What Are the Different Types of Silver Alloys That Exist Today?
All that glitters is not gold! Sometimes it’s silver!
Not all silver is created equal, however. Most silver is part of an alloy, which means it’s mixed with other metals. Are you aware of all of the types of silver that exist, and what it means for the purity of your coins and jewelry?
If you’re curious about silver alloys, there’s a lot to learn. Read on to learn about silver purity, and how to best gauge the value and quality of silver you may already own!
What Are Alloys?
At its elemental level, silver is a hard substance. On its own, it would be nearly impossible to shape it into the valuables that you treasure. Silver becomes an alloy when combined with other metals, which makes it soft and pliable enough for crafting.
We determine silver grades based on the percentage of pure silver in an alloy. The more pure silver in an alloy, the more valuable it is, which is important if you are going to buy silver. You cannot work with pure silver, but you may have seen “three nines fine,” which is about as close as you can get.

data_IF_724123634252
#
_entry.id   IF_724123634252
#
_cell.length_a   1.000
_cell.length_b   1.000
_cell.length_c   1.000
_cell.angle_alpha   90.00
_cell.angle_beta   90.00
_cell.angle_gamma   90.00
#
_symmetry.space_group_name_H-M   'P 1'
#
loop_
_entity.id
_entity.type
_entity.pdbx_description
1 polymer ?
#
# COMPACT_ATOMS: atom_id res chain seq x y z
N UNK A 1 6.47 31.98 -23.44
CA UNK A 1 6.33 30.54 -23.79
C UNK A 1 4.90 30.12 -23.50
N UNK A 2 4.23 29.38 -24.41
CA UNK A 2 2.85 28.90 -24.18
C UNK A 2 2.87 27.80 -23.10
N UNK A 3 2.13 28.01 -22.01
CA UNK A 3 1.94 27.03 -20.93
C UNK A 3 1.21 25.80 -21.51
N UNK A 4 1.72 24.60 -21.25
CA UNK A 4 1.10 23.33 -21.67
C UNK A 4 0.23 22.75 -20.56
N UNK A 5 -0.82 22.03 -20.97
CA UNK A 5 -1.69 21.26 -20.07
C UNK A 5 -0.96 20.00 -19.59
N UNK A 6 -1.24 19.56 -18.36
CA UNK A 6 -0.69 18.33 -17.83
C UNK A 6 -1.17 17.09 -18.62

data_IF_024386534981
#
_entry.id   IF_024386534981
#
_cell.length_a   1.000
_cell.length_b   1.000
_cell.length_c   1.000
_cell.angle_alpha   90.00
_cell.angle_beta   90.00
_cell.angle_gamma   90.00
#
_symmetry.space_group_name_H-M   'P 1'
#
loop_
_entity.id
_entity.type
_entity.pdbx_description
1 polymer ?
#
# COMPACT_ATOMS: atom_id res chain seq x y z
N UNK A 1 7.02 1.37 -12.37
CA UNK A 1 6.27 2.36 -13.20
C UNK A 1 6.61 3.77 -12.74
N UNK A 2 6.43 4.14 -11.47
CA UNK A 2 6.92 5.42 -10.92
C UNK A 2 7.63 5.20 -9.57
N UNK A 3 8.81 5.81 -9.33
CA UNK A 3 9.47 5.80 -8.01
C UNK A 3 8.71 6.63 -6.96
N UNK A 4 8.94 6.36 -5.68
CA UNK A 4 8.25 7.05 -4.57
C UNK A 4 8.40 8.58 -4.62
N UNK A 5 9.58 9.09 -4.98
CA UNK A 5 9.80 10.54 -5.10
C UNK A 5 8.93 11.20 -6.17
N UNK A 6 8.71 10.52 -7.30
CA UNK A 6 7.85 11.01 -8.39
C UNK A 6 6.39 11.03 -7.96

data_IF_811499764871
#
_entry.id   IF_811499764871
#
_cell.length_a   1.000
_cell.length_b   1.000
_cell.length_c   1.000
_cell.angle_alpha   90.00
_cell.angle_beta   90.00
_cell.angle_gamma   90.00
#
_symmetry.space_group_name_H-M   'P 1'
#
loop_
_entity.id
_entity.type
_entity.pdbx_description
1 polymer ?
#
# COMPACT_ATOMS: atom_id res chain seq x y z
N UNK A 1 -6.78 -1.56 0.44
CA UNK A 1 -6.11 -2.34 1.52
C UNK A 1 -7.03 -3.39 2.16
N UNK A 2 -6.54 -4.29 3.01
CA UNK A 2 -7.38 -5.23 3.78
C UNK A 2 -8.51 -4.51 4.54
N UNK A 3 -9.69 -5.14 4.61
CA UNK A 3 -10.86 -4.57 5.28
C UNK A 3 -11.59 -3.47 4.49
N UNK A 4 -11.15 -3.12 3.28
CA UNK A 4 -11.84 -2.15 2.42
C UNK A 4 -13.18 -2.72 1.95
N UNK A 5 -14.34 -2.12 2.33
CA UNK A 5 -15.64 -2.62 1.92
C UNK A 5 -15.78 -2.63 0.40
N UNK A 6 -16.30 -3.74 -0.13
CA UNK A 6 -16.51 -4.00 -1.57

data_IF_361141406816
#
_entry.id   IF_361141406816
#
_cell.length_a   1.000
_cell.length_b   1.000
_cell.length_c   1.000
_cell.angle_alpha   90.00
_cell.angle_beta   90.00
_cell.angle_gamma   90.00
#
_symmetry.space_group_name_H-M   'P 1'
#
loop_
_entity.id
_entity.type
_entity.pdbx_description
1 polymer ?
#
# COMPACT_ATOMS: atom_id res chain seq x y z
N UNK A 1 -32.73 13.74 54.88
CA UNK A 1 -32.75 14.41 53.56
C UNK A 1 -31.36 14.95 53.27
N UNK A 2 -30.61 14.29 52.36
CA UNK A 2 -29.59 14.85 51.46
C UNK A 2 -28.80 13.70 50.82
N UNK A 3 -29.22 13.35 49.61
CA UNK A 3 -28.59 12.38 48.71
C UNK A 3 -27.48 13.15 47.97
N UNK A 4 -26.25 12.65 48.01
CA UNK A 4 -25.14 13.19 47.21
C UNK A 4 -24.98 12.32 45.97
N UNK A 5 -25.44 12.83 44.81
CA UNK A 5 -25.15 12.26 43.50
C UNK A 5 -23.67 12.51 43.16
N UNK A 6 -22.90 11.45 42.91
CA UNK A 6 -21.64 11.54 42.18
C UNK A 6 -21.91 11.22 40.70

Common Types of Silver
We usually don’t use numbers and percentages to casually talk about silver. Often, we adopt phrases to use that communicate that information more quickly and simply. You may have heard of these common types of silver without realizing what they meant.
Coin silver is a common alloy containing 90% silver and 10% copper. If you have a silver US coin, it is most likely made out of this alloy. It is rare today because, in the past, craftspeople melted and used these silver coins to create jewelry and other objects.
That means that objects made out of coin silver are not all coins. Almost all silver used in crafting in the early 19th century is silver from US coins.
Stirling silver is an alloy that contains exactly 92.5% silver. The other 7.5% is usually copper but is occasionally made up of other metals. It is harder than gold but still considered to be one of the most versatile metals.
Sterling silver is the basis for British currency, so the percentage is fairly standard. It must undergo rigorous testing to be considered sterling according to those strict government standards. True sterling silver is a valuable investment and popular heirloom.
Know Your Silver, Change Your Life
Understanding the types of silver is key to understanding the quality and value of coins, jewelry, and other heirlooms. Who knew that chemistry was the key to quality? Now you can buy and sell this precious metal with confidence!
Time is money! If your stash of valuable silver has bought you some more time, why not check out the rest of the blog? There are plenty of other articles about personal finance that will keep you rolling in the dough!